The perones, or raw-leather shoes being called Abarcas, in Spanish, some imagine that the young prince (Don Sancho II) derived his appellation from that part of his dress. Others pretend that it was owing to his having enabled his army to cross the Pyrenees after a great fall ps snow, by means of such shoes. But these forgot that the raw/leather shoes are used by the Spanish peasantry in all the mountainous districts of the North, and that they are probably the first covering for the feet likely to have been invented in all countries.

From: The New Monthly Magazine and Literary Journal
Volume 10, 1824


This was Don Sancho II, King Of Navarre, surnamed Abarca, either from the abarcas or shepherd-shoes which he had worn in early life, when brought up in secrecy and indigence, during the overthrow of his country by the Moors, or from making his soldiers wear shoes of the kind in crossing the snowy Pyrenees. It was a name by which the populace delighted to call him.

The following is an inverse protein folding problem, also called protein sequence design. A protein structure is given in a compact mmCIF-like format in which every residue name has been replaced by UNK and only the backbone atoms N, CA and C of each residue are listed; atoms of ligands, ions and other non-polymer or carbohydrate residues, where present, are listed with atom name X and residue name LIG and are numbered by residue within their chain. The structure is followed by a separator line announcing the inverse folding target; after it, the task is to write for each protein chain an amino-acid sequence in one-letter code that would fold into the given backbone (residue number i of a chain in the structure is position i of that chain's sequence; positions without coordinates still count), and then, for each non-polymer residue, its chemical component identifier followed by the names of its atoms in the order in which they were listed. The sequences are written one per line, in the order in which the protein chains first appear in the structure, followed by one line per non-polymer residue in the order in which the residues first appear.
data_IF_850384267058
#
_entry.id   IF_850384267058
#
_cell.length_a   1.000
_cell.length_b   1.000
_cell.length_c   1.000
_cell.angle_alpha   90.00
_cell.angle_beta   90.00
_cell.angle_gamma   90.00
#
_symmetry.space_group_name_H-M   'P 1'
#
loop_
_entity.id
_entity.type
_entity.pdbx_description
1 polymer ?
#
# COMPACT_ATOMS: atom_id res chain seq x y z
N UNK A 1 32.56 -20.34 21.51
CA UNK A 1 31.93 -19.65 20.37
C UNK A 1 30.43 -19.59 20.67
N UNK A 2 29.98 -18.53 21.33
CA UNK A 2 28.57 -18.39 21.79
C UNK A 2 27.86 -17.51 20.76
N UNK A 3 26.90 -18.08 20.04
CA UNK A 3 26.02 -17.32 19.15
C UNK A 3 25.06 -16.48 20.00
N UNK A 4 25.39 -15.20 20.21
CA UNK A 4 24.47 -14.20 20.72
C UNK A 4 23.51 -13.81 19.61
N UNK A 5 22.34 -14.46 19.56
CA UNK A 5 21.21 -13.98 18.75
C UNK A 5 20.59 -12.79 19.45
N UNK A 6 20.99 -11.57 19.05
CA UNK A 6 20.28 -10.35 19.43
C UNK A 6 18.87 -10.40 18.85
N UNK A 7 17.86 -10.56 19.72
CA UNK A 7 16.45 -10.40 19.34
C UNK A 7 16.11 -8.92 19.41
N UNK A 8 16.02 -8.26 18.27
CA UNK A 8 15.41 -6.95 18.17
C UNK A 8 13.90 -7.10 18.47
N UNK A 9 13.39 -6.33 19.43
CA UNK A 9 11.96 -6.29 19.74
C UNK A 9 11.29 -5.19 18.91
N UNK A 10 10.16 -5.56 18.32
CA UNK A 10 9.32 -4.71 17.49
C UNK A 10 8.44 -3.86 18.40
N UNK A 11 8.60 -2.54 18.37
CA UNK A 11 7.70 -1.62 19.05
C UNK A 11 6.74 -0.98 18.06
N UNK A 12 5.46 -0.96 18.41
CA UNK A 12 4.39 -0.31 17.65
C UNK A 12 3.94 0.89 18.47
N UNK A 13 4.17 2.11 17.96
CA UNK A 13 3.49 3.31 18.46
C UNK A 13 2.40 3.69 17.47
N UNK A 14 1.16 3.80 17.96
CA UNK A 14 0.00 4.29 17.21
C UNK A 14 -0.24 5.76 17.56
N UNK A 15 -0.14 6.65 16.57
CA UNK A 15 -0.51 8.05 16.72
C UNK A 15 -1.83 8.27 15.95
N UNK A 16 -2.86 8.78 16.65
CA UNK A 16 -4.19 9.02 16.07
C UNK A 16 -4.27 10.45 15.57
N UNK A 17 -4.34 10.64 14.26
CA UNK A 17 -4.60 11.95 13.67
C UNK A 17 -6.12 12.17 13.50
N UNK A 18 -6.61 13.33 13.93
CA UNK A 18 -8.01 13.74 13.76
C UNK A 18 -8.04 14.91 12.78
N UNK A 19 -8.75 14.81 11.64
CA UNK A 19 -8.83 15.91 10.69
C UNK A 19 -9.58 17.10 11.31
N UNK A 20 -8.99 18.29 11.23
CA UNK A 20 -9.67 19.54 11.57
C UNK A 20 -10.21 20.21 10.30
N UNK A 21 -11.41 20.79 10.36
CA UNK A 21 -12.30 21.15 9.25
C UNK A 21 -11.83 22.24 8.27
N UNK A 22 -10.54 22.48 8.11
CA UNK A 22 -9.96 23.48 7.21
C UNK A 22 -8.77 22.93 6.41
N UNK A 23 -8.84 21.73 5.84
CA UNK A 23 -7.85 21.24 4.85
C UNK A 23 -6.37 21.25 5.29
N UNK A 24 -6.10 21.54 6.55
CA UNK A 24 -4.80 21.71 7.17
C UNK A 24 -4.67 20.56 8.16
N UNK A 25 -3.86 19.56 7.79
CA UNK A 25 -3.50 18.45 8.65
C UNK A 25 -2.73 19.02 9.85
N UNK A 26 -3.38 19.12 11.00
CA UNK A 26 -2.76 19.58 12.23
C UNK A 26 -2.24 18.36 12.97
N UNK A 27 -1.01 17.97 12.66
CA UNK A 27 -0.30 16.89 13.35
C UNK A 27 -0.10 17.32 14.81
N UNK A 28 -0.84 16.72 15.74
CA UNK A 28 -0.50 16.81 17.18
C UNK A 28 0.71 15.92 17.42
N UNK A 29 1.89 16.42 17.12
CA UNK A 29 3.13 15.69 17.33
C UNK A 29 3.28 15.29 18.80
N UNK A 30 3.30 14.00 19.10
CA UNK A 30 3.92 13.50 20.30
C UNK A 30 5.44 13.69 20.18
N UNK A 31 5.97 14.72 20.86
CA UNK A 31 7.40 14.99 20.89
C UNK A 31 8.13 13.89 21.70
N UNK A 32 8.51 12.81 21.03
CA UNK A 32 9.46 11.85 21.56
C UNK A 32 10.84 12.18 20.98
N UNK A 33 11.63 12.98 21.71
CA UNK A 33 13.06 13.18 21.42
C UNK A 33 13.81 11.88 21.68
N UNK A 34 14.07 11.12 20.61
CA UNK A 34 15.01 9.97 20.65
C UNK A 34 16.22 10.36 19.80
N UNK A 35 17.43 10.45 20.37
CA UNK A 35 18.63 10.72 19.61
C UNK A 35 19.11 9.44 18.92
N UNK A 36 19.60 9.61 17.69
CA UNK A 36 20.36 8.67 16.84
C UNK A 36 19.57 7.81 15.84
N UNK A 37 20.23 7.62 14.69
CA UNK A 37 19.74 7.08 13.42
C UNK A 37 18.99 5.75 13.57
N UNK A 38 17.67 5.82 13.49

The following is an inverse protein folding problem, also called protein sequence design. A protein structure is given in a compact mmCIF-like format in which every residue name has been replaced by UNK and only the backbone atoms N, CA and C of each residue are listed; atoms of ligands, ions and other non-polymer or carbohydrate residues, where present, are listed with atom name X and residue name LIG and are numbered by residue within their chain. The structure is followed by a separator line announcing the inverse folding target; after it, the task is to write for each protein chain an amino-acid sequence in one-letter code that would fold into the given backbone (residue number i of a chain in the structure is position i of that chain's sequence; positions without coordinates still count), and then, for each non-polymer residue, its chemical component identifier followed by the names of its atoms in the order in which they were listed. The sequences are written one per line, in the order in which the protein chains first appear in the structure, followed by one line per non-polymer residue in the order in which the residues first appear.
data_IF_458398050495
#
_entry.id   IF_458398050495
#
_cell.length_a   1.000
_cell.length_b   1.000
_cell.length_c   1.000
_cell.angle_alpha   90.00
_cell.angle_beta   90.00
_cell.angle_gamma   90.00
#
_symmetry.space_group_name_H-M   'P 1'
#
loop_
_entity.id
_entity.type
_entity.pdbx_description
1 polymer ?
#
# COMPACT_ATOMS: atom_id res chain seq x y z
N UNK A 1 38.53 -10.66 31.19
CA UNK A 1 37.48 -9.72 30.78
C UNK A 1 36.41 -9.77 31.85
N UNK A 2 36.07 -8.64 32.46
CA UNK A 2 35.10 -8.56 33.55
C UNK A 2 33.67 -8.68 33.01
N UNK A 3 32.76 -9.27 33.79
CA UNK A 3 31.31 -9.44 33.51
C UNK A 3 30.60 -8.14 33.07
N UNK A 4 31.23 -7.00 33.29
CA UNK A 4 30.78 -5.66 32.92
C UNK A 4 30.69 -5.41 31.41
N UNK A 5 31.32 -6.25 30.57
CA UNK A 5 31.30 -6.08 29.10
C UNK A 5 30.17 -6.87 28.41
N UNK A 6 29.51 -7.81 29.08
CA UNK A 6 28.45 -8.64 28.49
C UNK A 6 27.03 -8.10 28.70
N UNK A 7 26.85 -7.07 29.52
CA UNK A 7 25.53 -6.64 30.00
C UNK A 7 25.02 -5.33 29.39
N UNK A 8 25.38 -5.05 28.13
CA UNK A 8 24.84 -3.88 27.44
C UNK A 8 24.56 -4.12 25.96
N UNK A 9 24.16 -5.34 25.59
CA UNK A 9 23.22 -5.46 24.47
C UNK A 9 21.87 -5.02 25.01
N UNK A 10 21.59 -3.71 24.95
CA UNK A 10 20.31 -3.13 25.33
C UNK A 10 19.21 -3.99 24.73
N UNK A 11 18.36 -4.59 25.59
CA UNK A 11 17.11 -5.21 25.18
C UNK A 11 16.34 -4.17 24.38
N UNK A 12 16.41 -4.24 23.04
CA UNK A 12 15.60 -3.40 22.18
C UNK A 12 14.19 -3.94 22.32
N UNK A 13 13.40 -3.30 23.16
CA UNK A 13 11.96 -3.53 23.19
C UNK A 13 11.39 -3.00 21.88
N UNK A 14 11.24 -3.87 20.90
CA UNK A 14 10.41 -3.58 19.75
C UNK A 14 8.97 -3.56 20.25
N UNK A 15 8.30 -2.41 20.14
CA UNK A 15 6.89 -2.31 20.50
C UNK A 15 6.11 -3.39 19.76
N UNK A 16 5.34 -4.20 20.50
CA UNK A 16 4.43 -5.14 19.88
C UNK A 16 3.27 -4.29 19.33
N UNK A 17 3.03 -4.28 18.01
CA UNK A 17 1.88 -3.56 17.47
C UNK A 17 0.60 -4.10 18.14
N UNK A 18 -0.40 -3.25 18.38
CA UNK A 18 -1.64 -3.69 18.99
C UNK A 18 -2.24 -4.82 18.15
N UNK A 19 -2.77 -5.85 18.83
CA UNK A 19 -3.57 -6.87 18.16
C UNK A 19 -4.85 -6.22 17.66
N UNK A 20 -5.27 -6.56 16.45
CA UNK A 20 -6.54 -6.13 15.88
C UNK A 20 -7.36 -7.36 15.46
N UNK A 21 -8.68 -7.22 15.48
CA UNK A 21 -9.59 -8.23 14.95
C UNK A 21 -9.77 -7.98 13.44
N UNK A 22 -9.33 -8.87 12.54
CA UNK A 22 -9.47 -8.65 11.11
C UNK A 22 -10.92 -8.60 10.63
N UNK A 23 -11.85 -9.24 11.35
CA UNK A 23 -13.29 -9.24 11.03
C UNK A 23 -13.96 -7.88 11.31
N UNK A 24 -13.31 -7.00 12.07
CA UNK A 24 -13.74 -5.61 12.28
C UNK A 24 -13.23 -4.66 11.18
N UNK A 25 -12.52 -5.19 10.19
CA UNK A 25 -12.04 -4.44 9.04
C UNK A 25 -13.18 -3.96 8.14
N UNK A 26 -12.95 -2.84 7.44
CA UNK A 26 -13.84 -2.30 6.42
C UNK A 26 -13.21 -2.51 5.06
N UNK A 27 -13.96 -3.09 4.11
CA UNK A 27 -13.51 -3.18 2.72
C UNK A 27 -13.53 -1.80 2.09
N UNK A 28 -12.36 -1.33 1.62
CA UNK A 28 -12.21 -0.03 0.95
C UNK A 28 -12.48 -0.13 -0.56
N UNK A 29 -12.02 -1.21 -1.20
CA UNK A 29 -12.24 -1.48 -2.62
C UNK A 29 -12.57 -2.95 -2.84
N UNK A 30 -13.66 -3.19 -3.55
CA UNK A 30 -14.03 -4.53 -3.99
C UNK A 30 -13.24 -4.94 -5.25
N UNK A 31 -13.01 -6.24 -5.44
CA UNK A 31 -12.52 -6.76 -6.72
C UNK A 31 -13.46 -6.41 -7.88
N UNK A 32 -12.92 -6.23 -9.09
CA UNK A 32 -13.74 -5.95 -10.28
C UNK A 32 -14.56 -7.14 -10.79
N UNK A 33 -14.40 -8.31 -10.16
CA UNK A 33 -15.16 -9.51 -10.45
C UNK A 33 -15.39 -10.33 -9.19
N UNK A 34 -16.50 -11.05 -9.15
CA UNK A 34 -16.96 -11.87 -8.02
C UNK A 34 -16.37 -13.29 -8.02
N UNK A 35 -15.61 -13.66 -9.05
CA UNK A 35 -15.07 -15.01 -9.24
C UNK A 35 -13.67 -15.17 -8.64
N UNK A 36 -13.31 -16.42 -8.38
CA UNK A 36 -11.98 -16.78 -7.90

Washington Irving
From: Oliver Goldsmith And Moorish Chronicles (1900)


On the other the ground fell away in a very long slope, which ended in a bushy valley many hundreds of feet below. These fellows, you understand, were hardy mountaineers, who could travel either up hill or down very much quicker than I. They wore abarcas, or shoes of skin, tied on like sandals, which gave them a foothold everywhere. A less resolute man would have despaired. 

Sir Arthur Conan Doyle
From: The Adventures Of Gerard (1903)

Sherlock Holmes
Source: Delphi Complete Works Of Sir Arthur Conan Doyle (Illustrated)